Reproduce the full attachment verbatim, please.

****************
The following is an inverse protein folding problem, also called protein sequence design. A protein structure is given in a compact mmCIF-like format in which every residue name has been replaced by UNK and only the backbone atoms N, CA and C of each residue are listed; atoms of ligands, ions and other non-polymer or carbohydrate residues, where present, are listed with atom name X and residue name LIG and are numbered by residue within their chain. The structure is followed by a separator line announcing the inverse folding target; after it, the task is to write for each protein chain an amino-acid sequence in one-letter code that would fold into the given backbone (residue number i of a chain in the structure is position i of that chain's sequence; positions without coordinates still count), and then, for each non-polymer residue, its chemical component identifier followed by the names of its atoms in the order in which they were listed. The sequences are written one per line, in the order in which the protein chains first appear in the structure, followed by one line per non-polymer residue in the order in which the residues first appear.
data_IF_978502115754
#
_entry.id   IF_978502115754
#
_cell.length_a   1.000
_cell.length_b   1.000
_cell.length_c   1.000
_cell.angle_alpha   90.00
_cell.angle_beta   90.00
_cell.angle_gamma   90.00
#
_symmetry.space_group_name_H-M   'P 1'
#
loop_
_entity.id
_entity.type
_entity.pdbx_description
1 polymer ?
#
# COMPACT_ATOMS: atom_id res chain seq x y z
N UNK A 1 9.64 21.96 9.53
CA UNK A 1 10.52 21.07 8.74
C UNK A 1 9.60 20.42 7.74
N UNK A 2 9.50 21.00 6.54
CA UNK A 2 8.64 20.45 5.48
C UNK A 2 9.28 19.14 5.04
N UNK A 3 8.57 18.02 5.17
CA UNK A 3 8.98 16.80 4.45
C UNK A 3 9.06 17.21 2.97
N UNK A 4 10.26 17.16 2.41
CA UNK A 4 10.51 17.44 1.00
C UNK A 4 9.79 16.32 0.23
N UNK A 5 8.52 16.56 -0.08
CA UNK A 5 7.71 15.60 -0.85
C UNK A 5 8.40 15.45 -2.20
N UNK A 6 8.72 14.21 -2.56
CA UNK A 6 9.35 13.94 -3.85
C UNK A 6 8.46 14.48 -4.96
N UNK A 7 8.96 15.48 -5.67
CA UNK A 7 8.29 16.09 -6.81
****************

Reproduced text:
The following is an inverse protein folding problem, also called protein sequence design. A protein structure is given in a compact mmCIF-like format in which every residue name has been replaced by UNK and only the backbone atoms N, CA and C of each residue are listed; atoms of ligands, ions and other non-polymer or carbohydrate residues, where present, are listed with atom name X and residue name LIG and are numbered by residue within their chain. The structure is followed by a separator line announcing the inverse folding target; after it, the task is to write for each protein chain an amino-acid sequence in one-letter code that would fold into the given backbone (residue number i of a chain in the structure is position i of that chain's sequence; positions without coordinates still count), and then, for each non-polymer residue, its chemical component identifier followed by the names of its atoms in the order in which they were listed. The sequences are written one per line, in the order in which the protein chains first appear in the structure, followed by one line per non-polymer residue in the order in which the residues first appear.
data_IF_978502115754
#
_entry.id   IF_978502115754
#
_cell.length_a   1.000
_cell.length_b   1.000
_cell.length_c   1.000
_cell.angle_alpha   90.00
_cell.angle_beta   90.00
_cell.angle_gamma   90.00
#
_symmetry.space_group_name_H-M   'P 1'
#
loop_
_entity.id
_entity.type
_entity.pdbx_description
1 polymer ?
#
# COMPACT_ATOMS: atom_id res chain seq x y z
N UNK A 1 9.64 21.96 9.53
CA UNK A 1 10.52 21.07 8.74
C UNK A 1 9.60 20.42 7.74
N UNK A 2 9.50 21.00 6.54
CA UNK A 2 8.64 20.45 5.48
C UNK A 2 9.28 19.14 5.04
N UNK A 3 8.57 18.02 5.17
CA UNK A 3 8.98 16.80 4.45
C UNK A 3 9.06 17.21 2.97
N UNK A 4 10.26 17.16 2.41
CA UNK A 4 10.51 17.44 1.00
C UNK A 4 9.79 16.32 0.23
N UNK A 5 8.52 16.56 -0.08
CA UNK A 5 7.71 15.60 -0.85
C UNK A 5 8.40 15.45 -2.20
N UNK A 6 8.72 14.21 -2.56
CA UNK A 6 9.35 13.94 -3.85
C UNK A 6 8.46 14.48 -4.96
N UNK A 7 8.96 15.48 -5.67
CA UNK A 7 8.29 16.09 -6.81